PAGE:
It’s boring, but it’s vital. Yes, I’m talking about your business’s gas and electricity. It keeps the lights on, heats our offices and cools us down nicely during those few hot days during the summer. But for most of us, we barely look at the cost and simply renew each year when the renewal reminder lands in the accounts department. But that’s where most businesses go wrong. You can guard against potential wholesale price increases over the coming years.
The cost of fuel is only going one way, and that’s up. The Hinkley Point C nuclear power station is scheduled to charge nearly three times the current wholesale price now that it has the go-ahead. Even though the current wholesale price for electricity is the lowest in some years, the UK now mostly imports its fuel requirements. Any changes in demand or foreign exchange rates adds to the long-term cost at source.
Although we have a regulator, they’re not going to be bringing prices down any time soon, because the majority of the retail price is from the wholesale market—and this is influenced by factors outside of their control. Their job is to ensure we have power when we need it and look after the home energy market. There are no power cuts these days, but prices continue to rise. The energy companies are required to invest millions of pounds each year in infrastructure changes and the Smart Meter rollout, and have little room for manoeuvre. However, not all energy companies have the same cost base, so average energy bills vary considerably by supplier. That’s where a few minutes each year could potentially save 50% or even as much as 70% off your current bill.
It’s easy to take a look at how much you can save by using comparison sites or energy brokers that perform the donkey work for you. Even so, a pricing quote can be produced from a building number, postcode and annual consumption. You don’t need the numerous additional factors that renewing car or home insurance require, so it’s really an exercise that takes minutes if you do it yourself.
When buying commodities, you should simply aim to get the lowest price. Strangely though, whenever research into this area is undertaken, the majority of businesses still state they either haven’t switched their supplier or have no intention of doing so. Rather than looking at bringing down the unit price, most businesses are trying to introduce some form of energy efficiency into their organisation. That’s all well and good, but the cost of some of these measures has a payback period of many years against potentially halving your bill within a few minutes by switching your supplier.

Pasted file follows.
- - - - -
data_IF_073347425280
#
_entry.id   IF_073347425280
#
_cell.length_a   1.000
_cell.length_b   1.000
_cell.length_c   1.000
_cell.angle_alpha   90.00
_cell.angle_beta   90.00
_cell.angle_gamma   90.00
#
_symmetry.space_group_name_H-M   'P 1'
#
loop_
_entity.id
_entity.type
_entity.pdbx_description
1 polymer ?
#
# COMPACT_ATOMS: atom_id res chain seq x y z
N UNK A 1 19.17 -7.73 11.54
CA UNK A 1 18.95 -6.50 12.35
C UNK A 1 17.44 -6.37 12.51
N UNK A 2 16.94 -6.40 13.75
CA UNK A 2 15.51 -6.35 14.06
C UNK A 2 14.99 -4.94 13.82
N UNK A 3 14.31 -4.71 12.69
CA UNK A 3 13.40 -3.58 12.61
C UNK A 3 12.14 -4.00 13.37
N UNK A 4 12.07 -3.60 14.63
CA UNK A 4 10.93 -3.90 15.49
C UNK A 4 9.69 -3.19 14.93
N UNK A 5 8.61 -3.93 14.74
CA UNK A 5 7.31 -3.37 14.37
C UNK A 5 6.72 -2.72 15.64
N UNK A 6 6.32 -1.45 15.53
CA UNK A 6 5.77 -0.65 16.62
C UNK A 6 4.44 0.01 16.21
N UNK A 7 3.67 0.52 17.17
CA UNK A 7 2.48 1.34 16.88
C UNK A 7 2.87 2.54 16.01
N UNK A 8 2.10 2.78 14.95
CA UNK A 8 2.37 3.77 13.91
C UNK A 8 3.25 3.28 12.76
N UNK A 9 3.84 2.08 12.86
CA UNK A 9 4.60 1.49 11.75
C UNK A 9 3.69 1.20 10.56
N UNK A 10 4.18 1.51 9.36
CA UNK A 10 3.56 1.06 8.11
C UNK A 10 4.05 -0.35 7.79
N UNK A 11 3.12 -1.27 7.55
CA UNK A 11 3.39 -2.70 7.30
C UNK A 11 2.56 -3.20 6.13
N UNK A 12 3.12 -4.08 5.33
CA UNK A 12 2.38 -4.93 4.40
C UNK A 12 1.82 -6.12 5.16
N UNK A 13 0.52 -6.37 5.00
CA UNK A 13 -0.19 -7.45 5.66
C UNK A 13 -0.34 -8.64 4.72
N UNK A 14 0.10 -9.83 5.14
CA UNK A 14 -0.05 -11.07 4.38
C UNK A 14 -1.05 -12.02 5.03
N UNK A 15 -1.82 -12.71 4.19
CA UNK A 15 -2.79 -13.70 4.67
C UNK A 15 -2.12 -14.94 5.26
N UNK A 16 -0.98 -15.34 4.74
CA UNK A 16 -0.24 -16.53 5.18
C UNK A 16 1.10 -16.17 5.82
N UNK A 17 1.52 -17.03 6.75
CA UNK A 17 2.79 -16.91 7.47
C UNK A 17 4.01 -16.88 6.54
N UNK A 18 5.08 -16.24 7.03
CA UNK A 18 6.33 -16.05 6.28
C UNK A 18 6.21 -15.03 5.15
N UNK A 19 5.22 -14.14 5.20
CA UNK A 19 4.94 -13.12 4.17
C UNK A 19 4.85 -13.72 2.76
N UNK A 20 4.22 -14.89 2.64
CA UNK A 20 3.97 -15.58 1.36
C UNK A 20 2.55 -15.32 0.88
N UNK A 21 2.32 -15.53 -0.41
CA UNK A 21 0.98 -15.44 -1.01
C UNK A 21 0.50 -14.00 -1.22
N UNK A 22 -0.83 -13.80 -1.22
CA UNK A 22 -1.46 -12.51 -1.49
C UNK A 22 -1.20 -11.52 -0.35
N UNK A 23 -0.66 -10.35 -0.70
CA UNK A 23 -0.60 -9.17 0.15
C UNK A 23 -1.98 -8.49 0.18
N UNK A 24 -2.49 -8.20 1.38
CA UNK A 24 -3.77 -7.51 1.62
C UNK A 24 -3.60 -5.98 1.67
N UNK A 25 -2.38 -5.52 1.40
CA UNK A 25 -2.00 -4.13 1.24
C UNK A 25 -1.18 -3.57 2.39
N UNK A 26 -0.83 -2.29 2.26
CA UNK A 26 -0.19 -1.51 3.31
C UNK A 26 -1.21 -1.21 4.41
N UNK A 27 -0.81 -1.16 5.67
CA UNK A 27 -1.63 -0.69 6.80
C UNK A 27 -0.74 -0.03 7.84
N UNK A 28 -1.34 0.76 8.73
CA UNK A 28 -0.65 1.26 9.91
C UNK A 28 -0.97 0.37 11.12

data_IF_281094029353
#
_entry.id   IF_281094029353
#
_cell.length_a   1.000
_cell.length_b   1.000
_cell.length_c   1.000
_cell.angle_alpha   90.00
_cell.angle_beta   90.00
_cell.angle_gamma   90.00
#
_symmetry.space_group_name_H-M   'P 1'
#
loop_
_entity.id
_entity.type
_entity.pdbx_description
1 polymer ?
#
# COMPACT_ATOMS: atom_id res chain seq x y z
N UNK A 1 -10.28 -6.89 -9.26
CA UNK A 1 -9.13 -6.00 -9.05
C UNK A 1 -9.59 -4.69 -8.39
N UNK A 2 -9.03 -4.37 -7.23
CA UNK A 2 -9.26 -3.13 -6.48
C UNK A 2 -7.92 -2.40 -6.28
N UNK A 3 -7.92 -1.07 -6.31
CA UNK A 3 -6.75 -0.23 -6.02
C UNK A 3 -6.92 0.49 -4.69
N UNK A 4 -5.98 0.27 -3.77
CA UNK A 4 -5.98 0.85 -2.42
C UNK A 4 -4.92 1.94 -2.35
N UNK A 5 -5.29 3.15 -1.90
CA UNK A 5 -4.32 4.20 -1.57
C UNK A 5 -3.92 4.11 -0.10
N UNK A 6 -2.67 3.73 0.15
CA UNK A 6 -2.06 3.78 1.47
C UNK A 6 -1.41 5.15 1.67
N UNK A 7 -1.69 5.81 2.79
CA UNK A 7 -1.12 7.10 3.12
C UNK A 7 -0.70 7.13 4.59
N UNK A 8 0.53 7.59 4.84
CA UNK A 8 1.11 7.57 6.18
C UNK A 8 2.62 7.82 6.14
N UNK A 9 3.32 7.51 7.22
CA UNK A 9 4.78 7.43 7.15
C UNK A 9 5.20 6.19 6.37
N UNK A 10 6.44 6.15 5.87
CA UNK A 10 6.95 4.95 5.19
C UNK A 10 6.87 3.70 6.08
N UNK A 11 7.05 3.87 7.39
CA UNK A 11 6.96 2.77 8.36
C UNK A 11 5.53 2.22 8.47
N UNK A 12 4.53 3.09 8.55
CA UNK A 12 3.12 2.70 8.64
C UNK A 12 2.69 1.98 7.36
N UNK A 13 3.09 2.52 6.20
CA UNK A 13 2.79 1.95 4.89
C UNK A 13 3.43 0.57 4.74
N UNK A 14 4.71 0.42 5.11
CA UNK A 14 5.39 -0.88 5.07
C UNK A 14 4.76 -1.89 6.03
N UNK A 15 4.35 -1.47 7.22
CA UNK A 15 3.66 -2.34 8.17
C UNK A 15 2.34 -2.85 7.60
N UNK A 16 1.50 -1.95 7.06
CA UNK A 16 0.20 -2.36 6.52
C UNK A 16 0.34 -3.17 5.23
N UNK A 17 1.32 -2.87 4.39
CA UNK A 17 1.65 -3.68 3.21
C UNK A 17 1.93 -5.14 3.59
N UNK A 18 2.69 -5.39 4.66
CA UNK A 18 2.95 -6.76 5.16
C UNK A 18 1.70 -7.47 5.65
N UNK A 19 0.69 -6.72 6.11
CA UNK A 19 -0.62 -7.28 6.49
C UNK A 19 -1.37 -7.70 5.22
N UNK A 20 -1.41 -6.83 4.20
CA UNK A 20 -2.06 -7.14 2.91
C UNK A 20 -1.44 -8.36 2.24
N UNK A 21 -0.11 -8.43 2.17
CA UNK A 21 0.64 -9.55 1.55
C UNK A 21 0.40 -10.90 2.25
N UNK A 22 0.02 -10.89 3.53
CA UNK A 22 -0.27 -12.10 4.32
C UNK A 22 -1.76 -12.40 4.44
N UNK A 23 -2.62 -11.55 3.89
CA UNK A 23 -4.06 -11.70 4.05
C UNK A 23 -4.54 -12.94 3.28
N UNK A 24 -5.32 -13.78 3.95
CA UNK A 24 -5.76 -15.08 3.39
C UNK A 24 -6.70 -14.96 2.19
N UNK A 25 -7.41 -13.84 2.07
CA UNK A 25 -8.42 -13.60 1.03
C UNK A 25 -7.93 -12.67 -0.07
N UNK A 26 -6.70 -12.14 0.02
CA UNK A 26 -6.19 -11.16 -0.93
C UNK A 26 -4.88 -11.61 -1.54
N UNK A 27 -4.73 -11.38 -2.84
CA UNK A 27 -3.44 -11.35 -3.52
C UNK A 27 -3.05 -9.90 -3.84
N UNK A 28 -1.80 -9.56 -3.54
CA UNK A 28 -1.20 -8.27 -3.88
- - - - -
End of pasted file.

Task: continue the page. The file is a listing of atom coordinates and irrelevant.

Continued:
The savings add up
It’s estimated that UK SMEs are overpaying some £1.8 billion each year for their electricity by staying on their renewed contracts and not switching to a cheaper deal. Two minutes can halve your electricity and gas bills. Yes, many businesses really can save that much, and here’s how.
You’ll likely save at least 50% if you fall into one of the following categories:
1) You’ve never switched
2) You took last year’s renewal prices
3) You’ve just moved into new premises and not contacted your supplier
4) You’re not in a contract at all
Each of these categories means you’re not on a standard tariff, and standard tariffs are all that exist for businesses. It differs for homes, but SME business customers simply get one tariff option calculated from where they’re regionally based and the contract length in years.
To use your two minutes effectively, select one of the comparison sites or use the services of an energy broker. All UK brokers have the same access to the same tariffs available for use. They’ll add a small commission to the price to cover their costs. They’ll not charge you anything on top of that. An additional service offered by a broker is to ensure your tariff is renewed correctly at the end of the term, rather than you having to remember when it’s due. Because all business contracts need a formal termination, that’s something else they’ll take care of for you.
The energy companies also want to try and make your life simpler, and save themselves administration costs at the same time. There are additional discounts if you pay your bill by monthly Direct Debit. At the top end is a 7% discount from EDF, while most others are in the region of 4-5%.
Keep on saving to reduce costs.
One final note on managing energy costs: I talked a bit about companies investing in energy efficiency measures earlier, and for larger companies, that can really make a difference. For the smaller organisation, there are some no- or low-cost changes that could save a few hundred pounds each year.
The things we have been told for years about saving energy in our homes equally apply to businesses. Remembering to switch off lights and appliances when not in use, using energy efficient lightbulbs and turning thermostats down by one or two degrees all add up over a year.
If you are in any doubt that savings can be made, then go online and check out the suppliers’ tariffs. Unfortunately, none are made public, so you’ll need to enter your details to check the prices against your current contract. By simply comparing prices before you renew your contract, you’ll be sure to make the best choice for your budget.